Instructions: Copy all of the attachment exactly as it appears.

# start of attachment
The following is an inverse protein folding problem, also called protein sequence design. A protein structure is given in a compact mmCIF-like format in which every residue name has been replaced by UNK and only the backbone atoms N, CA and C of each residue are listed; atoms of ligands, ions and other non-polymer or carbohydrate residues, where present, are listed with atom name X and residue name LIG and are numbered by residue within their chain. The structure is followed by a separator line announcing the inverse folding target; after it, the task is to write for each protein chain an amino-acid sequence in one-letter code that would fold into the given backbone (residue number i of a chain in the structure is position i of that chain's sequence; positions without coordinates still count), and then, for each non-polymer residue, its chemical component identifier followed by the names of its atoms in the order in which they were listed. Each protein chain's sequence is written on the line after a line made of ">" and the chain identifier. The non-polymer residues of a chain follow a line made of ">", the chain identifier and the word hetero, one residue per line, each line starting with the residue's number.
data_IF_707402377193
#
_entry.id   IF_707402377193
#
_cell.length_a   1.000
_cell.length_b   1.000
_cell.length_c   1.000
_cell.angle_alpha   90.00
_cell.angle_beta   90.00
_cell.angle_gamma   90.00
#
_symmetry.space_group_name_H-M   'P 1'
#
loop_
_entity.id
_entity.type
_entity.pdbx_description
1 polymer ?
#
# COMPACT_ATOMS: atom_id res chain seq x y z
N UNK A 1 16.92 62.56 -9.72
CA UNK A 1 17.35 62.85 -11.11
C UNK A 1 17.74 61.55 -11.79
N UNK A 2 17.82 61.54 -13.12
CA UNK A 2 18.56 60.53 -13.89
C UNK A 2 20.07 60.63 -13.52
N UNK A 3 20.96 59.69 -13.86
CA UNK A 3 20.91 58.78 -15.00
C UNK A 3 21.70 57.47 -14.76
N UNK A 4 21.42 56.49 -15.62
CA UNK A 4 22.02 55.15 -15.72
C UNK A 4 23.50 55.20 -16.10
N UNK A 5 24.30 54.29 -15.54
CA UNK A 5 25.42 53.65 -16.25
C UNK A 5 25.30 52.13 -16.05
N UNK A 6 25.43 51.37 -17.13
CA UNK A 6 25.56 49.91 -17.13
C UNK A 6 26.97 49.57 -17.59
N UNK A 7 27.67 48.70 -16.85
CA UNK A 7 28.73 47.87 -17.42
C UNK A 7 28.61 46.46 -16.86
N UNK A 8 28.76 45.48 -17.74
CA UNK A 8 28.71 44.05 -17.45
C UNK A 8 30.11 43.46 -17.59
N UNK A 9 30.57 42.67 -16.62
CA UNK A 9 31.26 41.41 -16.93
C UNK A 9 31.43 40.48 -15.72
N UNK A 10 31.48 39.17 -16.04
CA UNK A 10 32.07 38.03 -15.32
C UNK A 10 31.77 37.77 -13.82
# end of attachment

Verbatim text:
The following is an inverse protein folding problem, also called protein sequence design. A protein structure is given in a compact mmCIF-like format in which every residue name has been replaced by UNK and only the backbone atoms N, CA and C of each residue are listed; atoms of ligands, ions and other non-polymer or carbohydrate residues, where present, are listed with atom name X and residue name LIG and are numbered by residue within their chain. The structure is followed by a separator line announcing the inverse folding target; after it, the task is to write for each protein chain an amino-acid sequence in one-letter code that would fold into the given backbone (residue number i of a chain in the structure is position i of that chain's sequence; positions without coordinates still count), and then, for each non-polymer residue, its chemical component identifier followed by the names of its atoms in the order in which they were listed. Each protein chain's sequence is written on the line after a line made of ">" and the chain identifier. The non-polymer residues of a chain follow a line made of ">", the chain identifier and the word hetero, one residue per line, each line starting with the residue's number.
data_IF_707402377193
#
_entry.id   IF_707402377193
#
_cell.length_a   1.000
_cell.length_b   1.000
_cell.length_c   1.000
_cell.angle_alpha   90.00
_cell.angle_beta   90.00
_cell.angle_gamma   90.00
#
_symmetry.space_group_name_H-M   'P 1'
#
loop_
_entity.id
_entity.type
_entity.pdbx_description
1 polymer ?
#
# COMPACT_ATOMS: atom_id res chain seq x y z
N UNK A 1 16.92 62.56 -9.72
CA UNK A 1 17.35 62.85 -11.11
C UNK A 1 17.74 61.55 -11.79
N UNK A 2 17.82 61.54 -13.12
CA UNK A 2 18.56 60.53 -13.89
C UNK A 2 20.07 60.63 -13.52
N UNK A 3 20.96 59.69 -13.86
CA UNK A 3 20.91 58.78 -15.00
C UNK A 3 21.70 57.47 -14.76
N UNK A 4 21.42 56.49 -15.62
CA UNK A 4 22.02 55.15 -15.72
C UNK A 4 23.50 55.20 -16.10
N UNK A 5 24.30 54.29 -15.54
CA UNK A 5 25.42 53.65 -16.25
C UNK A 5 25.30 52.13 -16.05
N UNK A 6 25.43 51.37 -17.13
CA UNK A 6 25.56 49.91 -17.13
C UNK A 6 26.97 49.57 -17.59
N UNK A 7 27.67 48.70 -16.85
CA UNK A 7 28.73 47.87 -17.42
C UNK A 7 28.61 46.46 -16.86
N UNK A 8 28.76 45.48 -17.74
CA UNK A 8 28.71 44.05 -17.45
C UNK A 8 30.11 43.46 -17.59
N UNK A 9 30.57 42.67 -16.62
CA UNK A 9 31.26 41.41 -16.93
C UNK A 9 31.43 40.48 -15.72
N UNK A 10 31.48 39.17 -16.04
CA UNK A 10 32.07 38.03 -15.32
C UNK A 10 31.77 37.77 -13.82